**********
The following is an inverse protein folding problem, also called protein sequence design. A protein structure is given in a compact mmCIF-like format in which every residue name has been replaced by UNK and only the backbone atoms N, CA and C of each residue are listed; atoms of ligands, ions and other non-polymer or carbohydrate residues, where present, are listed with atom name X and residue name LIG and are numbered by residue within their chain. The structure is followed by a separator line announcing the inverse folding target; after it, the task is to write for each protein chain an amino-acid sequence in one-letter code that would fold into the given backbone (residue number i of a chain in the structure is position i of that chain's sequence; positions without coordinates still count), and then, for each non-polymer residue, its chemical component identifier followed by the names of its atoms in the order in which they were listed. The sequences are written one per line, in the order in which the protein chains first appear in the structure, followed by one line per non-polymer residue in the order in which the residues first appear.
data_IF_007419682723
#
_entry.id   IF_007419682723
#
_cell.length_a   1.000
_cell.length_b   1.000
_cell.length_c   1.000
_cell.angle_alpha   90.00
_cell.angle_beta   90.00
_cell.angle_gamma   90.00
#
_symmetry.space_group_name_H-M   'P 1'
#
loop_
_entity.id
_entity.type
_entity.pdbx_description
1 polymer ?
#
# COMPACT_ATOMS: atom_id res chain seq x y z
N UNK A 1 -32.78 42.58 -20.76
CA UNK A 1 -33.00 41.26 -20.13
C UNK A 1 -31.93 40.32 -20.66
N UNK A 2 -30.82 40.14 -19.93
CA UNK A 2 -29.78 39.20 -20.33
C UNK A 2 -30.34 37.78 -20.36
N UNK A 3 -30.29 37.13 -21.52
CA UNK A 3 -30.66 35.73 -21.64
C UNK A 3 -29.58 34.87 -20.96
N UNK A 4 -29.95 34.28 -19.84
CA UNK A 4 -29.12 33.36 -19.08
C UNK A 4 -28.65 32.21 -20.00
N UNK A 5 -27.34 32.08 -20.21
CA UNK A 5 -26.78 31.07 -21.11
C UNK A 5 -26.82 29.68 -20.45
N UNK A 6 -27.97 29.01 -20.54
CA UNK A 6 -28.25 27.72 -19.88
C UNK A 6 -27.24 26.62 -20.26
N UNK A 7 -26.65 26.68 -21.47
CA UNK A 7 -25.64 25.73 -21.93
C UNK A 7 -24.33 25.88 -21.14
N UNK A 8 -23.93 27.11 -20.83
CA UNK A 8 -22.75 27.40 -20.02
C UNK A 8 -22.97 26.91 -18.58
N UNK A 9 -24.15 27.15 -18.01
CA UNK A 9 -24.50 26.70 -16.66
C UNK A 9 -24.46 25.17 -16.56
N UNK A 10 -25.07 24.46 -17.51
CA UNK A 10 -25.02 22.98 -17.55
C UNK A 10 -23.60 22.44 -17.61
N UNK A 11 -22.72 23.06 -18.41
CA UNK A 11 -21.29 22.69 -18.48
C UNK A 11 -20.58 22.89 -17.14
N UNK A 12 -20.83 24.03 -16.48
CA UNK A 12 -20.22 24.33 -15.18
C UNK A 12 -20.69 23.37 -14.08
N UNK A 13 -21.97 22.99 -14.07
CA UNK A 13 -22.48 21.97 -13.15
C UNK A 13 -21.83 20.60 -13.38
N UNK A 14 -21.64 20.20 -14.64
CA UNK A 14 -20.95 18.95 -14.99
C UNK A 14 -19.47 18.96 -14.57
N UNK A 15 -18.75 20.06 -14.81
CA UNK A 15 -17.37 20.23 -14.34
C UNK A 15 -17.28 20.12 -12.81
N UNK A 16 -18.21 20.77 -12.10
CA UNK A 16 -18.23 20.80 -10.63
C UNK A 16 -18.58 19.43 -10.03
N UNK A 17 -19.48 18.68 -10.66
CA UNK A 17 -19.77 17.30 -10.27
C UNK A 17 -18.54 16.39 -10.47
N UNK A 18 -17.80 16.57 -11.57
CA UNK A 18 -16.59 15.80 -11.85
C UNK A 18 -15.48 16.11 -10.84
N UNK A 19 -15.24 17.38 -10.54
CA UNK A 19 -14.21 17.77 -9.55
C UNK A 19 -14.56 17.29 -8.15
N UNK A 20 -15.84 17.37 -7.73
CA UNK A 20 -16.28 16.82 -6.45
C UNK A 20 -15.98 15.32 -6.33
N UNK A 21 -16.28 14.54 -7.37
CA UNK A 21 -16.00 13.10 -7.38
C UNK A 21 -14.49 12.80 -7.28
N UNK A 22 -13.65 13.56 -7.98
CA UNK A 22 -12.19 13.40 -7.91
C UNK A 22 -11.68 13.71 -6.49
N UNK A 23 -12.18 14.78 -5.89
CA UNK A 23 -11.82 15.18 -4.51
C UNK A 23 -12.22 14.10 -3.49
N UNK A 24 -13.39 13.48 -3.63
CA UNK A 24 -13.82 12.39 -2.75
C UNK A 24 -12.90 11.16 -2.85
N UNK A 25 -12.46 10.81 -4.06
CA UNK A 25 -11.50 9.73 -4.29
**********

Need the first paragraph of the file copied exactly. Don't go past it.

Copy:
The following is an inverse protein folding problem, also called protein sequence design. A protein structure is given in a compact mmCIF-like format in which every residue name has been replaced by UNK and only the backbone atoms N, CA and C of each residue are listed; atoms of ligands, ions and other non-polymer or carbohydrate residues, where present, are listed with atom name X and residue name LIG and are numbered by residue within their chain. The structure is followed by a separator line announcing the inverse folding target; after it, the task is to write for each protein chain an amino-acid sequence in one-letter code that would fold into the given backbone (residue number i of a chain in the structure is position i of that chain's sequence; positions without coordinates still count), and then, for each non-polymer residue, its chemical component identifier followed by the names of its atoms in the order in which they were listed. The sequences are written one per line, in the order in which the protein chains first appear in the structure, followed by one line per non-polymer residue in the order in which the residues first appear.